In a recent piece for TheArticle, I talked about different ways in which the government could bring about more “levelling-up” in the UK. Can there be anything more important than education?
The levelling up of incomes and wealth typically attract most of the policy attention and often rightly so. But the levelling up of educational opportunity is surely, even more important.
In recent days, there has been a very heartening development. I am a trustee of Shine, the educational charity (Support and Help in Education — and through its twenty year history, it has focused on trying to help boost educational opportunities for the disadvantaged. Its early years were focused on London and the South East, due to the location of our staff and trustees, so we could evaluate and monitor projects. And to be consistent with our philosophy of monitoring and evaluation, we have stuck to these principles.
A few years ago, Shine relocated to Leeds to be at the heart of the so-called Northern Powerhouse, and to shift our focus towards educational disadvantage in the north. During much of the previous era of Shine’s existence, coincidentally, the attainment of disadvantaged children in London and the South East broadly improved, opening up a gap with the rest of the country, especially the North. We thought we needed to redirect our efforts.
In my view as an economist, among all the important ingredients to boost productivity, education is perhaps the single most important, and is crucial to the challenges that the UK faces. While some young people have probably managed to cope with home-based learning during the Covid-19 lockdown, perhaps a few might have excelled. But it is pretty clear that the most disadvantaged have not. And as in other areas of society, this crisis is exposing, and perhaps adding to the challenges of those who are most disadvantaged.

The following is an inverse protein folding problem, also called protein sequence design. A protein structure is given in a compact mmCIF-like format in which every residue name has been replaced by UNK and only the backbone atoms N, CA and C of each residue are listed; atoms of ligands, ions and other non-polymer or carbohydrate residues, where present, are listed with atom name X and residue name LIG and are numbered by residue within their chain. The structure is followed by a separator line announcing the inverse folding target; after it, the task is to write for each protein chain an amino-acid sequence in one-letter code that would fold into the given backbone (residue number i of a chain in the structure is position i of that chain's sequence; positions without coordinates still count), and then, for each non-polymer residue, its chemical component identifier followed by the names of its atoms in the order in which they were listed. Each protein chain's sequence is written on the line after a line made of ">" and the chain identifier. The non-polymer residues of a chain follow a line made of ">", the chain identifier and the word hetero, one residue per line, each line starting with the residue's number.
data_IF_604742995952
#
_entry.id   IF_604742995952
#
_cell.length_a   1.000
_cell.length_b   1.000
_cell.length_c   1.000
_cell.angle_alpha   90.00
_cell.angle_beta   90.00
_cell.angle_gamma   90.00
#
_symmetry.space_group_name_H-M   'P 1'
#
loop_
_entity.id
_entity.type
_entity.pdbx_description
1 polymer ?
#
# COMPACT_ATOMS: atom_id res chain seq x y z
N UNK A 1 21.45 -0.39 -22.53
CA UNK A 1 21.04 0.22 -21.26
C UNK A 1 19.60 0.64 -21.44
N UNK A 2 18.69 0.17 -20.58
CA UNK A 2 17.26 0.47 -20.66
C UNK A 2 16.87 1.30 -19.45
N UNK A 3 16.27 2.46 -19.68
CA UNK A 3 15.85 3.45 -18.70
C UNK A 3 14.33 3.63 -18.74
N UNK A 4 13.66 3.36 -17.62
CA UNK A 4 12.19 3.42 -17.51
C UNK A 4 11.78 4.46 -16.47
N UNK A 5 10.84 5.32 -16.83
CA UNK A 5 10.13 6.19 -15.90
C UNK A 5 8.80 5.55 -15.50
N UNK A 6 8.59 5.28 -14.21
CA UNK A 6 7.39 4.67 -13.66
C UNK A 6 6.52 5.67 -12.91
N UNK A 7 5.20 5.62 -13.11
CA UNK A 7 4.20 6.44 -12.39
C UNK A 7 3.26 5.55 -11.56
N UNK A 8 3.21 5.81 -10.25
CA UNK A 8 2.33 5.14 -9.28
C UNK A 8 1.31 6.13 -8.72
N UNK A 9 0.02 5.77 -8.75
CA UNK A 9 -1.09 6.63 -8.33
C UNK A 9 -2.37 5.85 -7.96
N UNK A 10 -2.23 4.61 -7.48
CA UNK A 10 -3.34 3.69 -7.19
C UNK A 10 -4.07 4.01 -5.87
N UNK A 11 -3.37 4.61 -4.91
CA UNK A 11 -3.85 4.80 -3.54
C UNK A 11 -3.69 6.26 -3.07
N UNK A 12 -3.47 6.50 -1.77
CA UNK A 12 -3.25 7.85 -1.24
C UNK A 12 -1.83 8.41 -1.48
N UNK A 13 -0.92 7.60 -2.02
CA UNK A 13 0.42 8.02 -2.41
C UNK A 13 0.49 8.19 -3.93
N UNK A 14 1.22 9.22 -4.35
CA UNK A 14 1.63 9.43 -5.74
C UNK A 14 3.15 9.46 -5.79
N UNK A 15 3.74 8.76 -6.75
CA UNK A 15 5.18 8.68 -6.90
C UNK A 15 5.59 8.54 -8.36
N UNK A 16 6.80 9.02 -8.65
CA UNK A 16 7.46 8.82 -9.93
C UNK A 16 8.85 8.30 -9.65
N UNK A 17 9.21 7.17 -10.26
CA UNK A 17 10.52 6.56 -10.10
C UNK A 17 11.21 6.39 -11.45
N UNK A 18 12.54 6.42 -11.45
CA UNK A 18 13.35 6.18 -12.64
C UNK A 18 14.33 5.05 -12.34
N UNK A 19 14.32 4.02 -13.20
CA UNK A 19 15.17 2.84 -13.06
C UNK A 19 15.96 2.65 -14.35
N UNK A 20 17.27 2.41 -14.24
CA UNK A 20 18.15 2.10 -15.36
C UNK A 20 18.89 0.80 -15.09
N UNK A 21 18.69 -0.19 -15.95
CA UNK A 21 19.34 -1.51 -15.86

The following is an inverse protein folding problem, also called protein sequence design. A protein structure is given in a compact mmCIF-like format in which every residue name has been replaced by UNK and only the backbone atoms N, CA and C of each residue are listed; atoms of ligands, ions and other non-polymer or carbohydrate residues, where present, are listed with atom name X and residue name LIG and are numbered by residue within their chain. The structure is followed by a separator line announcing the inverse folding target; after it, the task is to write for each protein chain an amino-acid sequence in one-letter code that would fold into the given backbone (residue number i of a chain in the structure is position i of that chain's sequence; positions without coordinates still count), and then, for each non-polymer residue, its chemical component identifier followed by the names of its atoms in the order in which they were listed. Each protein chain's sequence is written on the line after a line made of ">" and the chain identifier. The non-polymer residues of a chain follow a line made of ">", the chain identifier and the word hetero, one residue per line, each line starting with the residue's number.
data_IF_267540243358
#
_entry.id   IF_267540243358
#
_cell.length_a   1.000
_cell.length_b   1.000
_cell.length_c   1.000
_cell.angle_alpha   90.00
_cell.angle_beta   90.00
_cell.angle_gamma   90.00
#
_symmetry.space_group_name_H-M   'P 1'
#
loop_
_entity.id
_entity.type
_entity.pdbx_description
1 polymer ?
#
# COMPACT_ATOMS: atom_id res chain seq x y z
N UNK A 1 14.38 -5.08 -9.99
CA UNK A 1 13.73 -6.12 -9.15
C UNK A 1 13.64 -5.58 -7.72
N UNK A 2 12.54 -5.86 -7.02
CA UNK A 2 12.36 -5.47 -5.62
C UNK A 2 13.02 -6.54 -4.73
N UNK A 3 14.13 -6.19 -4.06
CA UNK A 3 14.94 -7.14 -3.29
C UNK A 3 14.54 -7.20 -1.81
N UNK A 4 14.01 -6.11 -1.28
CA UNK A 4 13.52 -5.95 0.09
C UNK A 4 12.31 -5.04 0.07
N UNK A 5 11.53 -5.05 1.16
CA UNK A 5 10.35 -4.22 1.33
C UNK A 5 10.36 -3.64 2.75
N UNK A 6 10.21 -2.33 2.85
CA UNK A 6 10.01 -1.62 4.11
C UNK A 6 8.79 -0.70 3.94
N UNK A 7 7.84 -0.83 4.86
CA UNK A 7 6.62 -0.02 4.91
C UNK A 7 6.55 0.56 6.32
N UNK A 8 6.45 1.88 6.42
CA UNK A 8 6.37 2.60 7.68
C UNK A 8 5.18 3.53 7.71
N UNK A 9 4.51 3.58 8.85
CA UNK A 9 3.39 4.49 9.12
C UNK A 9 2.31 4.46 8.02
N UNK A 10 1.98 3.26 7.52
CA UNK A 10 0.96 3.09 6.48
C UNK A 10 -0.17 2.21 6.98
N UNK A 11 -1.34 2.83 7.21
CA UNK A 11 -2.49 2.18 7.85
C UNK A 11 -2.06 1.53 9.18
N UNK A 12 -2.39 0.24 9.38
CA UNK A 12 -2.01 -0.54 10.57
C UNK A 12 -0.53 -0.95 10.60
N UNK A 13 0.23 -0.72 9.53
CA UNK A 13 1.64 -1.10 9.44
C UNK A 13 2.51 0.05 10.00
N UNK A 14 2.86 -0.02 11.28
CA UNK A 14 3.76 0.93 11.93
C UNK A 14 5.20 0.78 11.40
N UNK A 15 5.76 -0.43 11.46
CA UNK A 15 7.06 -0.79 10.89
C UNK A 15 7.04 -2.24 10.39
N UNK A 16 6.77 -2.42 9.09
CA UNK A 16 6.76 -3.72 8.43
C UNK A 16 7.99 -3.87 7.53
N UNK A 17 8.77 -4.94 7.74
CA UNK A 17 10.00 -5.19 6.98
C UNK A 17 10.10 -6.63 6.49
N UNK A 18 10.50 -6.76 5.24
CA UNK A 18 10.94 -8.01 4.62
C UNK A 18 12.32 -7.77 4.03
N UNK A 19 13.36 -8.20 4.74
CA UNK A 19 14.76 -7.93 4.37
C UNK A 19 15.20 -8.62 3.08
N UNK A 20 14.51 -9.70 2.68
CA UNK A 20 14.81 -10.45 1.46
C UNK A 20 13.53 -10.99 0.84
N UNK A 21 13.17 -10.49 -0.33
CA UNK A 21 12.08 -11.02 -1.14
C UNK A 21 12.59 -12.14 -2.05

In this context, it is welcome that the government announced a £1bn package to support additional tuition for those who need it most. Along with the driving forces behind these initiatives, such as the MP Robert Halfon, and my colleagues at the Northern Powerhouse Partnership, I believe that the government needs to go further.
Support for the early years is crucial, given the overwhelming body of evidence showing that those who fall behind at the start typically never catch up. This is a specific area on which Shine focuses.
When talking about educational outcomes in the North, there is often a too simplistic broad brush approach. The situation is much more nuanced. There is no single picture that captures all attainment levels. There are numbers that can be used, but there is considerable volatility around these averages measurements across the North. To highlight just two, the averages show that, pre-Covid, the North wasn’t too far behind at the primary school level, but that the gap widened notably through secondary years. Evidence suggests the transition period from primary to secondary is perhaps responsible.
Secondly, the North East — despite considerable variations — has performed slightly better in primary, but it falls even further behind by the end of secondary, relative to other regions of the North.
So, interventions that focus on both specific challenges such as early years, transition, as well as specific local issues are very important. One initiative that the Department of Education embarked on was to establish Opportunity Areas, which were offered specific help. Blackpool was one of the first. Bradford and Oldham are amongst others. It would seem obvious to me, and the staff of the Northern Powerhouse Partnership, as well as those at Shine, under the leadership of our CEO, Fiona Spellman, that we need more of these. We also need them to be more targeted.
Which brings me to the wonderful development of the past few days, and a schoolboy called Joshua Hoyle, a year 10 student at Shelley College in West Yorkshire. A few days ago, having decided just how fortunate he was to be able to carry on his schooling at home, he decided that he wanted to do something to highlight the needs of others who are less fortunate. He wanted to raise £200 for Shine, by walking from his house to his school gates and back, every day, until the end of term time on July 17th.
For each of the 32 days, he will carry an additional book in his backpack, take a photo outside the school and come home. As of noon last Friday, he has raised over £4,300. So, for those of you that share the view that educational opportunity is vital not only to everyone individually, but also to the country’s future, please contribute to Joshua’s appeal if you can and follow his morning walks. It is a chance for you to contribute directly, to the national effort to “level-up” Britain.